The court saw that Chew had taken the stage at the EGM to explain the nature of bonds vs equities, that bonds did not fluctuate in value as much as equities and so made for a safer investment. He emphasized minimizing risks. The court saw that there was no mention of Xtron or the funding of the Crossover Project.
The prosecutor noted that it was said to the EMs that other fund managers had been considered but AMAC was chosen because it could provide “better confidentiality and flexibility”.
Explaining this, Chew guessed that the church leaders would understand the sensitivity of funding Xtron, and so the logical conclusion would have been to choose AMAC.
As for flexibility, he told the court that another fund manager would not understand the way the church may want to sell off stocks and bonds at any time to get funds – the church would likely have been tied to a certain period before it could sell. This was something AMAC could do.
Was AMAC appointed to help facilitate Xtron bonds? the prosecution asked.
No, Chew replied, adding that even if AMAC had not been appointed by the church he would still have helped with the bonds.
The prosecution put to Chew that together with his “bond transaction co-accused” he ensured decisions made at the EGM enabled him to carry out the bond plan he developed.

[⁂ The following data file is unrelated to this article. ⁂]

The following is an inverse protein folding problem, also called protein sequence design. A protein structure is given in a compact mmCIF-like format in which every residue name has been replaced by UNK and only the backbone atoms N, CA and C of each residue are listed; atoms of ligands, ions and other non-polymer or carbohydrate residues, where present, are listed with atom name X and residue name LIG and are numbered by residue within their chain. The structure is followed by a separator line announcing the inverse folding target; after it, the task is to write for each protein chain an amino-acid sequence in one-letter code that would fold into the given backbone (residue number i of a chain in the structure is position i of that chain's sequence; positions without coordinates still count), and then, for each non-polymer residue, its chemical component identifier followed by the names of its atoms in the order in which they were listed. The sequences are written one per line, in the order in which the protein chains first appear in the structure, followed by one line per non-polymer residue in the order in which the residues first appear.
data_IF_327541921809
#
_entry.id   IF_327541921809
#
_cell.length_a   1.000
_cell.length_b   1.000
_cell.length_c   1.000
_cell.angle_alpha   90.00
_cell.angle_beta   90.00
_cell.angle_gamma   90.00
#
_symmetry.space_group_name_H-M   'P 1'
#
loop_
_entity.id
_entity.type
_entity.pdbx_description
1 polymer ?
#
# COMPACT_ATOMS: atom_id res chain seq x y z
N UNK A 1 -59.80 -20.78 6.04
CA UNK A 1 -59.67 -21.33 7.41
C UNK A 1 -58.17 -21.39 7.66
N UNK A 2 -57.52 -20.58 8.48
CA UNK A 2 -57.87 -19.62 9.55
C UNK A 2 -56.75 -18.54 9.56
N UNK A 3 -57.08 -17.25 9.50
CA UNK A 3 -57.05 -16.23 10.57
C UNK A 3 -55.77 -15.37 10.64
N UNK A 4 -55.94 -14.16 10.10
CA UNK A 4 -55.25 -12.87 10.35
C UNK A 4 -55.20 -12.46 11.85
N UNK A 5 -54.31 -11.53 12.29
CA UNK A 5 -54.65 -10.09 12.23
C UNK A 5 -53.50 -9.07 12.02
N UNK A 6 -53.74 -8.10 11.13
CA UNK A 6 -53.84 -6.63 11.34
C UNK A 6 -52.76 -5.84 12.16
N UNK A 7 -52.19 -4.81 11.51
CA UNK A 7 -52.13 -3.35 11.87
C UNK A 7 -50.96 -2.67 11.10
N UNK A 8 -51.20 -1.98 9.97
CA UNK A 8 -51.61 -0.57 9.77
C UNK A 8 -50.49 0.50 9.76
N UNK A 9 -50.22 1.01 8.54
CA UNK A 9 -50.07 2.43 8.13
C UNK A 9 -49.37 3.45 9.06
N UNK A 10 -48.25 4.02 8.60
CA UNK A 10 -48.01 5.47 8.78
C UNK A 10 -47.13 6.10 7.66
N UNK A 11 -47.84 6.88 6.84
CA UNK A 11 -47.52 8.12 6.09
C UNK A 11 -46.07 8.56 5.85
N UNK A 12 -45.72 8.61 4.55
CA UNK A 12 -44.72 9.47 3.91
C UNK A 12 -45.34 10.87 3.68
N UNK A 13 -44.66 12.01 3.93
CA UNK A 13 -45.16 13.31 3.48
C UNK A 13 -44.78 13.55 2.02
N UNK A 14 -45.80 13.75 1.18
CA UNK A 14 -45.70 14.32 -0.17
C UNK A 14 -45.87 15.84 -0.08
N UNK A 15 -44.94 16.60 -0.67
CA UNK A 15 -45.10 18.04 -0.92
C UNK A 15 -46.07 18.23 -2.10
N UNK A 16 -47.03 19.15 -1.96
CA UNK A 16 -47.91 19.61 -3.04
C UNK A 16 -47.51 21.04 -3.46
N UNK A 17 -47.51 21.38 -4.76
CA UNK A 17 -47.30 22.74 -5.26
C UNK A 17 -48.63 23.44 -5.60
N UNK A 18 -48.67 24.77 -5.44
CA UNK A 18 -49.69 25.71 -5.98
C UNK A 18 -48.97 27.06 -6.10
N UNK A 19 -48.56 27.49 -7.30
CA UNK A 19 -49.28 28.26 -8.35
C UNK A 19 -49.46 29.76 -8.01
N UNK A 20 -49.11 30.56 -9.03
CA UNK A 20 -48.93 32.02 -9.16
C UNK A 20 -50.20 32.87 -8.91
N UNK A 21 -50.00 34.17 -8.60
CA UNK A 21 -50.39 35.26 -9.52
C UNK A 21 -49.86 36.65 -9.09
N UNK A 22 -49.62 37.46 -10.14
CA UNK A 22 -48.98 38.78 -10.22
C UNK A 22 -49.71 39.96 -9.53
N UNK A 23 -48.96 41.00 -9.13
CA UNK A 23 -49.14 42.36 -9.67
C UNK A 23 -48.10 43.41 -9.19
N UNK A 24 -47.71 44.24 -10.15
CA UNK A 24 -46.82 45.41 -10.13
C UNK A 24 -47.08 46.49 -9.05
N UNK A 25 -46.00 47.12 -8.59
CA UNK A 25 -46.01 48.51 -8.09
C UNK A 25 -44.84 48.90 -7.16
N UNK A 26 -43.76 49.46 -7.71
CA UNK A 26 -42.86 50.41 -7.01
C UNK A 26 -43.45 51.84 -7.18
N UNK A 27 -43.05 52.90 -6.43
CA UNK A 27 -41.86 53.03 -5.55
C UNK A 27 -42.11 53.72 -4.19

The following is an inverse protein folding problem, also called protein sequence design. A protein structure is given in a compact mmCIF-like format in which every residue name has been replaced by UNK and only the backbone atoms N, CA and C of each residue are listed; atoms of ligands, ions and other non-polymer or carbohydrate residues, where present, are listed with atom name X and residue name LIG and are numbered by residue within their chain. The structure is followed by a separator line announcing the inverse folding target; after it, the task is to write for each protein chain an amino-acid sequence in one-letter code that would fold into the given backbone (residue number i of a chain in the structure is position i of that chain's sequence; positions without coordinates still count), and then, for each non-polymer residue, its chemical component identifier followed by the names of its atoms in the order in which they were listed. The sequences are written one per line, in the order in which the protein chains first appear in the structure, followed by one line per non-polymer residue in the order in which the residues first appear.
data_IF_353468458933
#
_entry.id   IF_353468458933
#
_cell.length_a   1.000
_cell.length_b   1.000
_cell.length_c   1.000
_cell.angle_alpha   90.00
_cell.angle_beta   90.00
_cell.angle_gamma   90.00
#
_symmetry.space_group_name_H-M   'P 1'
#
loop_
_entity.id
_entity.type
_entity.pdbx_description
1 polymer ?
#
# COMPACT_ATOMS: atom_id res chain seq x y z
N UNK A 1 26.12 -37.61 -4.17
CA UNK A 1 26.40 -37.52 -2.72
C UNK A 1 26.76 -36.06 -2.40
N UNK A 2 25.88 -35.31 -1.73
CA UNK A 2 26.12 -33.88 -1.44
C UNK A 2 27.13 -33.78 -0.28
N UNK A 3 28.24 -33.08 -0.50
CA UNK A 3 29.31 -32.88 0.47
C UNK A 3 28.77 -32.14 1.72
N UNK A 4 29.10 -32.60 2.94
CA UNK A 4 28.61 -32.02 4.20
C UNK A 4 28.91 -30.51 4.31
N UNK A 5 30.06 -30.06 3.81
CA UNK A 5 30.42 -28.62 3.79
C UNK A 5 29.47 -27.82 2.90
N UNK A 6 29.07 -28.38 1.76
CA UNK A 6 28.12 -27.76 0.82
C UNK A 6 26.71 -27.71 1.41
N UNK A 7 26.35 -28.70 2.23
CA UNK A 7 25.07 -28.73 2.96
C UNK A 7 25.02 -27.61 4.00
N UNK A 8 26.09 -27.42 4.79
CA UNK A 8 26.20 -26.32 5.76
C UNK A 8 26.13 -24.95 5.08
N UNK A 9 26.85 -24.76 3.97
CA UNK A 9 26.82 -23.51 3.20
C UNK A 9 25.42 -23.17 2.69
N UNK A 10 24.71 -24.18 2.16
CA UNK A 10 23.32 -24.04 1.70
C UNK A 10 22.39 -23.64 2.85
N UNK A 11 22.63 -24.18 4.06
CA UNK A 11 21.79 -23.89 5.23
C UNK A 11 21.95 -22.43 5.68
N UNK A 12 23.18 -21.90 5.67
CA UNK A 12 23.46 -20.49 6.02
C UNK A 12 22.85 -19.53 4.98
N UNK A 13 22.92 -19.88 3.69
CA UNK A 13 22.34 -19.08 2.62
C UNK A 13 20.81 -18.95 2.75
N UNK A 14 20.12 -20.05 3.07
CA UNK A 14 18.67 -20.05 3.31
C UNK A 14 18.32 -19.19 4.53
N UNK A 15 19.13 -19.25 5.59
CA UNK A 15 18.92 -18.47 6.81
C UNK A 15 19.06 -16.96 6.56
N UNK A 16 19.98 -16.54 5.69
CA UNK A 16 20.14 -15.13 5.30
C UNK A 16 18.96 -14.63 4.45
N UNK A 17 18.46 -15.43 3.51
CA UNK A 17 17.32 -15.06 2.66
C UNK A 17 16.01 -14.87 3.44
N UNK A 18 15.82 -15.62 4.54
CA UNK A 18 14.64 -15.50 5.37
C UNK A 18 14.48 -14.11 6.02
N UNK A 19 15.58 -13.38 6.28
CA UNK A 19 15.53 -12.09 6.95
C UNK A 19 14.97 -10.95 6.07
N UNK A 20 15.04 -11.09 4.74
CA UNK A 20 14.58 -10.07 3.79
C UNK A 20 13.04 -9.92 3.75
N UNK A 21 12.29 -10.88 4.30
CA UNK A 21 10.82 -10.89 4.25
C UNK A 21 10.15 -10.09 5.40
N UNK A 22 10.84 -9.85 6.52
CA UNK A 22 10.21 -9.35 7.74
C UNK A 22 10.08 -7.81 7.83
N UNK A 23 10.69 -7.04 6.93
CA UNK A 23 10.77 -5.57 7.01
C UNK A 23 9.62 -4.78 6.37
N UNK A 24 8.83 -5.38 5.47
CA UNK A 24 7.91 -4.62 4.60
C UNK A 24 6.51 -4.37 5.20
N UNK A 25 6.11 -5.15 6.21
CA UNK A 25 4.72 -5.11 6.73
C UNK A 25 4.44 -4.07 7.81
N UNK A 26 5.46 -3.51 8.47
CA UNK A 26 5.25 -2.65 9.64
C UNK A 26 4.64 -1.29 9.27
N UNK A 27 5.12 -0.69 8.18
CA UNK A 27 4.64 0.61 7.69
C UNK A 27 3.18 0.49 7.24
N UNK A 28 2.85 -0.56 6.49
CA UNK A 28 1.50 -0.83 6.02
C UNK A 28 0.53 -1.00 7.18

Chew disagreed, stating that he was in no position to ensure AMAC was appointed. He also pointed out that the investment policy was to prevent AMAC from going into high-risk investments such as coal, at that time. The policy was not structured for the Xtron or Firna bonds, he said.
The issue of the lack of board approval for the first Xtron bond agreement came up again.
The court saw that there was no record of the CHC board approving AMAC’s buying of Xtron bond. Paperwork revealed merely that the Investment Committee had appointed AMAC as fund manager of the church.
Chew said that board approval must have been given since the monies had been put into the account. The prosecution pointed out that Chew had been granted the right to operate the account as fund manager, and the investment had actually been made by AMAC and not the church directly.
Chew then told the court that since he had spoken to Kong Hee and Tan Ye Peng, “to me this was the board”.